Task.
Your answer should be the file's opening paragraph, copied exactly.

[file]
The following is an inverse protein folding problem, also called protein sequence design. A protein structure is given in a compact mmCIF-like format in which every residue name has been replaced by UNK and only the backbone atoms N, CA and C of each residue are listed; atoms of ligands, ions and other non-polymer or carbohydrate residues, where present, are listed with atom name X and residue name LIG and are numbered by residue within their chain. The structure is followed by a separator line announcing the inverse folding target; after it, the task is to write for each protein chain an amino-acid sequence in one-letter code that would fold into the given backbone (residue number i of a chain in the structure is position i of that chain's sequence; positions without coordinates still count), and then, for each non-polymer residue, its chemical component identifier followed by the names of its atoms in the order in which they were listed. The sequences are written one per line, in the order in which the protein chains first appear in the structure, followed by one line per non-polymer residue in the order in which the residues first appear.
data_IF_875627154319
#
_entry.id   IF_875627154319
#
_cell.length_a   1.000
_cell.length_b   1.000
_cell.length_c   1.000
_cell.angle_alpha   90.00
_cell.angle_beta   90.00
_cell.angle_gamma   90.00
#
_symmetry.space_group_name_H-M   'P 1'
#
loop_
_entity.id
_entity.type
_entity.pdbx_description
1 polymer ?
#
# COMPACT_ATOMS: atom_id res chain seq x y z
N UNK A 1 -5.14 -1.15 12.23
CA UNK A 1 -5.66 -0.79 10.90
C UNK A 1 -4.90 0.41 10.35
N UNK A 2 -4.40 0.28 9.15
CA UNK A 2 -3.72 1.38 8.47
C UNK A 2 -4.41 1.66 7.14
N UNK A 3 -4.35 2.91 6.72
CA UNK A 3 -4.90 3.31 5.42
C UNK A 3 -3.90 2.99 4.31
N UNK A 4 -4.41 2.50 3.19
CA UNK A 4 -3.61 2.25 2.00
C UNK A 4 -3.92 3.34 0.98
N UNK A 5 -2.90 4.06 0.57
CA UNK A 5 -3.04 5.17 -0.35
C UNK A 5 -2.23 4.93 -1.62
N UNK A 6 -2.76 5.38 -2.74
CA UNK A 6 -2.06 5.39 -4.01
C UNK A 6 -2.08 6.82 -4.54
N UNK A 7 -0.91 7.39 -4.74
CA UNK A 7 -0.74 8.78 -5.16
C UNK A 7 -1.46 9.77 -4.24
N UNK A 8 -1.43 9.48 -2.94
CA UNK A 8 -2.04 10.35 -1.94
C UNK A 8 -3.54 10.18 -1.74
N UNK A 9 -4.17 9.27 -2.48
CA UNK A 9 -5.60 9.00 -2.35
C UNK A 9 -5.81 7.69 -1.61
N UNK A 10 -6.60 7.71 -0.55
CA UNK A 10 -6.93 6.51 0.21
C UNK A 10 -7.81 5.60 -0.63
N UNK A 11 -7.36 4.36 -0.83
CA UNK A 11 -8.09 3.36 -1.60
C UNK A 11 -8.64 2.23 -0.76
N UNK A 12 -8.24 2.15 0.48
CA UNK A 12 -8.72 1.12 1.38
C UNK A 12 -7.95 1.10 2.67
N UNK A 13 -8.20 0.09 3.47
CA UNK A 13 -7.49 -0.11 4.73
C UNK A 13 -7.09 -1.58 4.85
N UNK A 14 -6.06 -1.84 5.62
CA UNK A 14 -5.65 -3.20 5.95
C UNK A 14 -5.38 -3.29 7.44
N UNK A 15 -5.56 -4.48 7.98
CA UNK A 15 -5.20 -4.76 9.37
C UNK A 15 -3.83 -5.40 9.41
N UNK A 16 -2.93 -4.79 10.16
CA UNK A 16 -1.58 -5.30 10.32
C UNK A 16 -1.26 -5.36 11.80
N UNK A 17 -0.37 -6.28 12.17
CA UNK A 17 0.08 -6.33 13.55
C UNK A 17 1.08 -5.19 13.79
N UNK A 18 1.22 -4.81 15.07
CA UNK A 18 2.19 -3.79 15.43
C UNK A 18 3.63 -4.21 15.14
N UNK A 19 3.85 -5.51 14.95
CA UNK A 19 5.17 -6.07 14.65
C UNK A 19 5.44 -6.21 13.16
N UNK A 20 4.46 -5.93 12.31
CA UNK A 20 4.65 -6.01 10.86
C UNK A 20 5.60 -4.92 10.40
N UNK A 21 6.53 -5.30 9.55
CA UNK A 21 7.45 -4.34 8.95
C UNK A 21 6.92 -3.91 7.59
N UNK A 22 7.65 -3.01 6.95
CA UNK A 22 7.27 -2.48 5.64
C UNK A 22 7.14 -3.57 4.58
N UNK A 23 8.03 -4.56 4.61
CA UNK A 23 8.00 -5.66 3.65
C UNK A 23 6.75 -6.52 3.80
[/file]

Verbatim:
The following is an inverse protein folding problem, also called protein sequence design. A protein structure is given in a compact mmCIF-like format in which every residue name has been replaced by UNK and only the backbone atoms N, CA and C of each residue are listed; atoms of ligands, ions and other non-polymer or carbohydrate residues, where present, are listed with atom name X and residue name LIG and are numbered by residue within their chain. The structure is followed by a separator line announcing the inverse folding target; after it, the task is to write for each protein chain an amino-acid sequence in one-letter code that would fold into the given backbone (residue number i of a chain in the structure is position i of that chain's sequence; positions without coordinates still count), and then, for each non-polymer residue, its chemical component identifier followed by the names of its atoms in the order in which they were listed. The sequences are written one per line, in the order in which the protein chains first appear in the structure, followed by one line per non-polymer residue in the order in which the residues first appear.